Goat Hill Giving Garden volunteers learn about and remove poison hemlock threatening the garden

Poison-hemlock met its match last month in the volunteers of the Goat Hill Giving Garden in downtown Seattle. On May 5, volunteers met with noxious weed specialist Mary Fee to learn how to identify and remove poison-hemlock plants that had popped up near the garden. Noxious weed garbage bags were soon filled with poison-hemlock, protecting the garden beds from being infested with this highly poisonous plant. Because it stays toxic even when dry, this plant was headed for the garbage, not the compost bin.

Goat-Hill-Giving-Garden-volunteers-ready-to-pull-weeds-with-Mary-05052016-CarolineHughes

Goat Hill Giving Garden volunteers with noxious weed specialist Mary Fee ready to remove poison-hemlock. Photo by Caroline Hughes.

Goat Hill Giving Garden is a community garden located in Seattle at 5th and Jefferson that is maintained by local volunteers, including several King County employees who work nearby. The group meets during their lunch hour and on occasional weekends. All produce is donated to the Pike Market Senior Center. Volunteers are always welcome and classes are also held regularly at the garden. Visit the Goat Hill Giving Garden website for more information, to volunteer or to sign up for their newsletter.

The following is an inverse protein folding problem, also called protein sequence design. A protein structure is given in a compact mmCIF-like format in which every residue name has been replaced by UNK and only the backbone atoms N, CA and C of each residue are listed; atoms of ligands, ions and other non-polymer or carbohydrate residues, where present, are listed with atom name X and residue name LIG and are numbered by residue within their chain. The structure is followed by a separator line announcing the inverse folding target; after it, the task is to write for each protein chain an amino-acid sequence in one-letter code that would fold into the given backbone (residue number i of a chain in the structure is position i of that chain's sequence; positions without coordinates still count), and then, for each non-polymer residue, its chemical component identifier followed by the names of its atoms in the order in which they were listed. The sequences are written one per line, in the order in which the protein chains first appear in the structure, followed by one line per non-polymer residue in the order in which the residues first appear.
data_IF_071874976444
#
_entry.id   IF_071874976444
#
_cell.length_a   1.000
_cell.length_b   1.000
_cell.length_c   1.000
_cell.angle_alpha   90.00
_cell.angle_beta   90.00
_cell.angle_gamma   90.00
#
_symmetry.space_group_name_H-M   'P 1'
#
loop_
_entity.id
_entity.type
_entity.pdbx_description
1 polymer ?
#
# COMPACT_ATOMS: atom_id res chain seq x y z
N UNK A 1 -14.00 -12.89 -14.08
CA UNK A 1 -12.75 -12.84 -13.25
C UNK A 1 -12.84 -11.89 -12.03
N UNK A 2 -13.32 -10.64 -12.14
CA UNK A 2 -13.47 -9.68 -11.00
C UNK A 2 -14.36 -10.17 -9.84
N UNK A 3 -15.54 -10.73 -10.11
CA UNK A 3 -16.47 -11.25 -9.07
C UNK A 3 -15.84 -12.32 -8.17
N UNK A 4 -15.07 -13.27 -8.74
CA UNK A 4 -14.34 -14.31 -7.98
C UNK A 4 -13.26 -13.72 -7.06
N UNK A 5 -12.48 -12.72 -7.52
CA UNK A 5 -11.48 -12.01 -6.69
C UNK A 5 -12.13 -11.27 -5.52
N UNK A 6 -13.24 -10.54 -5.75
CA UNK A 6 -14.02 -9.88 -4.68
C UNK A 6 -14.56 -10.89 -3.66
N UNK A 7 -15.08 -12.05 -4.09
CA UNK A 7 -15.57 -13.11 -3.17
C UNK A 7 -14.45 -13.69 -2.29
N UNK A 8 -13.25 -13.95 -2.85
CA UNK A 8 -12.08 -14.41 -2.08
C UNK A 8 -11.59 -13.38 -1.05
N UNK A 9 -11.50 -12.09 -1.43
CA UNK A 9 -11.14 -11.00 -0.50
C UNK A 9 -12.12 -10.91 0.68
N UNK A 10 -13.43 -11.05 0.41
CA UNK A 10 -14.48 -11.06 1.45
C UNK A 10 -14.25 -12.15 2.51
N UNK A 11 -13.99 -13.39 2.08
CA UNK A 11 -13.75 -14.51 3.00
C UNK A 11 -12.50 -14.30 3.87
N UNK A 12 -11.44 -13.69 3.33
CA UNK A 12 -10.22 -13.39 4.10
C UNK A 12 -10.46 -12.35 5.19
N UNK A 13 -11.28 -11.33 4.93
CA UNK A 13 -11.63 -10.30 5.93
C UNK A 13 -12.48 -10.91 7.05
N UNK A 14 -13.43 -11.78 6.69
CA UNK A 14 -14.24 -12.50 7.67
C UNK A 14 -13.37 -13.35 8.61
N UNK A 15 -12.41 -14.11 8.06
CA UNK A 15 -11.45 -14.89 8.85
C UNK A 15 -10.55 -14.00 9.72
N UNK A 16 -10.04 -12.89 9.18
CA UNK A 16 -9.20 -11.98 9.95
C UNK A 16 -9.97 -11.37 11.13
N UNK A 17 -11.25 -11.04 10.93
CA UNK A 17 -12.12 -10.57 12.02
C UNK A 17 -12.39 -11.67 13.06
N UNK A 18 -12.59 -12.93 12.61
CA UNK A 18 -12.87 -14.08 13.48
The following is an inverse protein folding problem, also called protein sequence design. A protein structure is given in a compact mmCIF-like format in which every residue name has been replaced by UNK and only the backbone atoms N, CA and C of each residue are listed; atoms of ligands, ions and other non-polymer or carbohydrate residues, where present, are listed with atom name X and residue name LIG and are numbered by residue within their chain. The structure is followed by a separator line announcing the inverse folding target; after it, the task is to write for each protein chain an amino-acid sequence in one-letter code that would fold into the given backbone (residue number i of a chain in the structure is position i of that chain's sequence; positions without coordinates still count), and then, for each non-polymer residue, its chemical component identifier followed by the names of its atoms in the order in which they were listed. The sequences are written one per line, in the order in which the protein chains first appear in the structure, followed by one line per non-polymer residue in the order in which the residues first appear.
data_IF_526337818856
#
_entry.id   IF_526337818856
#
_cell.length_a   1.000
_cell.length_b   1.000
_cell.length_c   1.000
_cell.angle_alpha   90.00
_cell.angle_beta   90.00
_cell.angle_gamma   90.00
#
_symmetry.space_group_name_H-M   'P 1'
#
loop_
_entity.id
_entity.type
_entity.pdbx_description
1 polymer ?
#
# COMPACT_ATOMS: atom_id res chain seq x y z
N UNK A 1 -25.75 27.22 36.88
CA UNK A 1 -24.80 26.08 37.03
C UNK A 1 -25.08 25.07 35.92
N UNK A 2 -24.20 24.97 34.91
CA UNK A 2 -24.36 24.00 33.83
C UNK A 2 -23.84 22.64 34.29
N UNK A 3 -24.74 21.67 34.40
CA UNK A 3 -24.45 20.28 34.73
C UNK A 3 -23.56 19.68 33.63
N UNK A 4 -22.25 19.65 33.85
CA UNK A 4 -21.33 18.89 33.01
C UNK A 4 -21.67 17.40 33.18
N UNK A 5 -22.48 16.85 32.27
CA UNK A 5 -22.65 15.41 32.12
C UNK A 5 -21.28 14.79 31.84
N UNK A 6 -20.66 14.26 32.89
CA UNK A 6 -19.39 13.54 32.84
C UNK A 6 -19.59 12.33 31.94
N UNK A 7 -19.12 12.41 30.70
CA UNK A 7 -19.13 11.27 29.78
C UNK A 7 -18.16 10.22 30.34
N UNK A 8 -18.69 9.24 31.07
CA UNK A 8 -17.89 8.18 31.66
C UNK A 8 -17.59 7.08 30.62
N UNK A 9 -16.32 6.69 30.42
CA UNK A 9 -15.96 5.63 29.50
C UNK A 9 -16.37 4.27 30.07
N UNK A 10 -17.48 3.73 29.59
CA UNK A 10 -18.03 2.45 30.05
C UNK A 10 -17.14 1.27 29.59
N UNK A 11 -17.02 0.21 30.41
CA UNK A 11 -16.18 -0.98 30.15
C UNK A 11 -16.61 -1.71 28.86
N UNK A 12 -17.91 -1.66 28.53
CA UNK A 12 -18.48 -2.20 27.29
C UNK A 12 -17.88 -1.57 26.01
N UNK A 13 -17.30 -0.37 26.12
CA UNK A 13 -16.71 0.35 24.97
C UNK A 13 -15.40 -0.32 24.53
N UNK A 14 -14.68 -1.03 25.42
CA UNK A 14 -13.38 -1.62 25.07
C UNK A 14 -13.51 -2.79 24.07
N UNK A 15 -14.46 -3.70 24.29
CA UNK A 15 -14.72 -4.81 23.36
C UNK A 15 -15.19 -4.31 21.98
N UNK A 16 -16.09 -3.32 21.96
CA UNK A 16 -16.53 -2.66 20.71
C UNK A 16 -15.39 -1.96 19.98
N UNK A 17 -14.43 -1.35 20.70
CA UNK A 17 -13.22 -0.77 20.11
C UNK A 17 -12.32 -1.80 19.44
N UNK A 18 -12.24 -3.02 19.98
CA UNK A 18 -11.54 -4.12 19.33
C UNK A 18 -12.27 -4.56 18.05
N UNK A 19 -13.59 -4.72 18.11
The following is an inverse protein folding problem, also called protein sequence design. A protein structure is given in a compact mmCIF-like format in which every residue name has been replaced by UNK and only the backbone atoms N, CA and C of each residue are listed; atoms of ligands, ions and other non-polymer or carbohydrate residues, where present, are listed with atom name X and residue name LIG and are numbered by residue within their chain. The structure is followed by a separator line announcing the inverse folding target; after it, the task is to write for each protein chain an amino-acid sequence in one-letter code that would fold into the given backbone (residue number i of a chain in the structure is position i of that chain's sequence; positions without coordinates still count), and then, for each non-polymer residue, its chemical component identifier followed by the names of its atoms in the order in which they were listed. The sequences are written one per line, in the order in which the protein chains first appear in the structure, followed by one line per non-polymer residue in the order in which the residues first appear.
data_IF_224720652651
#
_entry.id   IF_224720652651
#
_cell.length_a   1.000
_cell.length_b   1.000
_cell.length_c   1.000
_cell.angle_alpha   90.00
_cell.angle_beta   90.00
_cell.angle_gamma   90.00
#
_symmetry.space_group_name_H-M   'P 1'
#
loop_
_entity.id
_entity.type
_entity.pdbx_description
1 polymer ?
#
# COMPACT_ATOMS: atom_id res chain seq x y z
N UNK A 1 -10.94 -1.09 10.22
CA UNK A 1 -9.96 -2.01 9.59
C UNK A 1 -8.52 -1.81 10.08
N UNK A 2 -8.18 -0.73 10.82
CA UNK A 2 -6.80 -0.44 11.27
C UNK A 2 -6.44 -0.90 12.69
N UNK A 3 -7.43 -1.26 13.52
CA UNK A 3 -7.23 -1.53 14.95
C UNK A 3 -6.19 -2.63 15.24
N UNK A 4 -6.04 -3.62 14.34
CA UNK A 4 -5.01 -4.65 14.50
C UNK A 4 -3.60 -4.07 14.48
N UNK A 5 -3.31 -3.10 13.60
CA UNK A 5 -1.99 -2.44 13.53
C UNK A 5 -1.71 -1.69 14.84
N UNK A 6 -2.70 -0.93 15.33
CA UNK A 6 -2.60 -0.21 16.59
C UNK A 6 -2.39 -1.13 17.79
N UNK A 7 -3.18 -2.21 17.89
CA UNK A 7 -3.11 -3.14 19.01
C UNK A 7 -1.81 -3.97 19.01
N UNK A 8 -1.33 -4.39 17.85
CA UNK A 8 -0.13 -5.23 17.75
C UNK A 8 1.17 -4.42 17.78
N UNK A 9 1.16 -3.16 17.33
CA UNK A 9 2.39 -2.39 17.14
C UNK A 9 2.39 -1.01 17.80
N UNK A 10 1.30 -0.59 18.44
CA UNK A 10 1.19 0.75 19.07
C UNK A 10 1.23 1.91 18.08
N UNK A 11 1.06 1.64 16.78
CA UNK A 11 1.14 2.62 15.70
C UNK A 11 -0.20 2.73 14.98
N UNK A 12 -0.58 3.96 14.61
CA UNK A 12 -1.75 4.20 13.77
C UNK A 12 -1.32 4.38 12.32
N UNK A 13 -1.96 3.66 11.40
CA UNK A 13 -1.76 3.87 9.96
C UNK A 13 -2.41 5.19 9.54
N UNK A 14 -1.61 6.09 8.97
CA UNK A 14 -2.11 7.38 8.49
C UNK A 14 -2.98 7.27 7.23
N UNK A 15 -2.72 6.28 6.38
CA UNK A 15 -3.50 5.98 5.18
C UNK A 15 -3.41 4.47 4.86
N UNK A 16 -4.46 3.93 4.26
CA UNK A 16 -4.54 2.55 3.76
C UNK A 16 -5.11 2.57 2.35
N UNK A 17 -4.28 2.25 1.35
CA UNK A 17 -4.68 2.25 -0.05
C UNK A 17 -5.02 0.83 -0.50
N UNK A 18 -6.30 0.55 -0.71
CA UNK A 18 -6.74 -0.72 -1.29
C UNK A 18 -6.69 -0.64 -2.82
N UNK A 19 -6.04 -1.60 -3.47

At the poison-hemlock education and control event, garden volunteers learned to distinguish poison-hemlock from other plants in the area, and found out about several other noxious weeds also present on the hill, including Canada thistle, creeping buttercup and herb-Robert. Then they got busy and pulled up all the poison-hemlock they could find near the garden.

Goat-Hill-Giving-Garden-volunteers-poison-hemlock-pull-05052016-CarolineHughes

Goat Hill Giving Garden volunteers after removing poison-hemlock. Photo by Mary Fee.

To help alert garden visitors, the group posted a laminated multi-lingual poster from King County Noxious Weeds alerting people not to eat poison-hemlock and to report it if found. The group also talked to people in a homeless encampment nearby to make sure they knew to avoid the poisonous plant.

Find out more about poison-hemlock by visiting our poison-hemlock page and request a poison-hemlock alert poster for your community garden by contacting our program.

poison-hemlock-warning-poster-CarolineHughes

Poison Hemlock alert poster available from King County Noxious Weed Program is printed in multiple languages. Photo by Caroline Hughes.



Categories: News, Program News, Volunteer Opportunities

Tags: , , , , , , ,

%d bloggers like this: